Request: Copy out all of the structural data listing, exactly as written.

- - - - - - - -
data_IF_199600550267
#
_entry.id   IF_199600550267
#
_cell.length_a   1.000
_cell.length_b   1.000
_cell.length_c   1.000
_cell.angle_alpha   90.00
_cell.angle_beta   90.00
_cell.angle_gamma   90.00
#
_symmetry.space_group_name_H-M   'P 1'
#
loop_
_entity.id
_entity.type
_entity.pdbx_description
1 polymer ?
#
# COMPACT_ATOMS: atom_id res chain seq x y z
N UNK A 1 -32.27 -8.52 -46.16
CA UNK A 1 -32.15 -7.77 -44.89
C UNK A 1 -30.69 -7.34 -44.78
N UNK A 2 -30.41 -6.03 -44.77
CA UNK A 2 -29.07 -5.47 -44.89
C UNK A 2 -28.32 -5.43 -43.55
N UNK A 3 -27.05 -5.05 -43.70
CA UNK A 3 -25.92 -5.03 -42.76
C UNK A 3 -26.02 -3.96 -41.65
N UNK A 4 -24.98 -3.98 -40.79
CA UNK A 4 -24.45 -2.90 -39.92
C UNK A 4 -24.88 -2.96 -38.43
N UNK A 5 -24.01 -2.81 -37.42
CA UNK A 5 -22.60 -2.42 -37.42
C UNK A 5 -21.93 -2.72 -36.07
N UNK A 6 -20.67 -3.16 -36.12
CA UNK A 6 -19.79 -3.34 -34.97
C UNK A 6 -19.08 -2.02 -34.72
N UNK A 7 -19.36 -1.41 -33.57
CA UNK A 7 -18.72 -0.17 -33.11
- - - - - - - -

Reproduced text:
data_IF_199600550267
#
_entry.id   IF_199600550267
#
_cell.length_a   1.000
_cell.length_b   1.000
_cell.length_c   1.000
_cell.angle_alpha   90.00
_cell.angle_beta   90.00
_cell.angle_gamma   90.00
#
_symmetry.space_group_name_H-M   'P 1'
#
loop_
_entity.id
_entity.type
_entity.pdbx_description
1 polymer ?
#
# COMPACT_ATOMS: atom_id res chain seq x y z
N UNK A 1 -32.27 -8.52 -46.16
CA UNK A 1 -32.15 -7.77 -44.89
C UNK A 1 -30.69 -7.34 -44.78
N UNK A 2 -30.41 -6.03 -44.77
CA UNK A 2 -29.07 -5.47 -44.89
C UNK A 2 -28.32 -5.43 -43.55
N UNK A 3 -27.05 -5.05 -43.70
CA UNK A 3 -25.92 -5.03 -42.76
C UNK A 3 -26.02 -3.96 -41.65
N UNK A 4 -24.98 -3.98 -40.79
CA UNK A 4 -24.45 -2.90 -39.92
C UNK A 4 -24.88 -2.96 -38.43
N UNK A 5 -24.01 -2.81 -37.42
CA UNK A 5 -22.60 -2.42 -37.42
C UNK A 5 -21.93 -2.72 -36.07
N UNK A 6 -20.67 -3.16 -36.12
CA UNK A 6 -19.79 -3.34 -34.97
C UNK A 6 -19.08 -2.02 -34.72
N UNK A 7 -19.36 -1.41 -33.57
CA UNK A 7 -18.72 -0.17 -33.11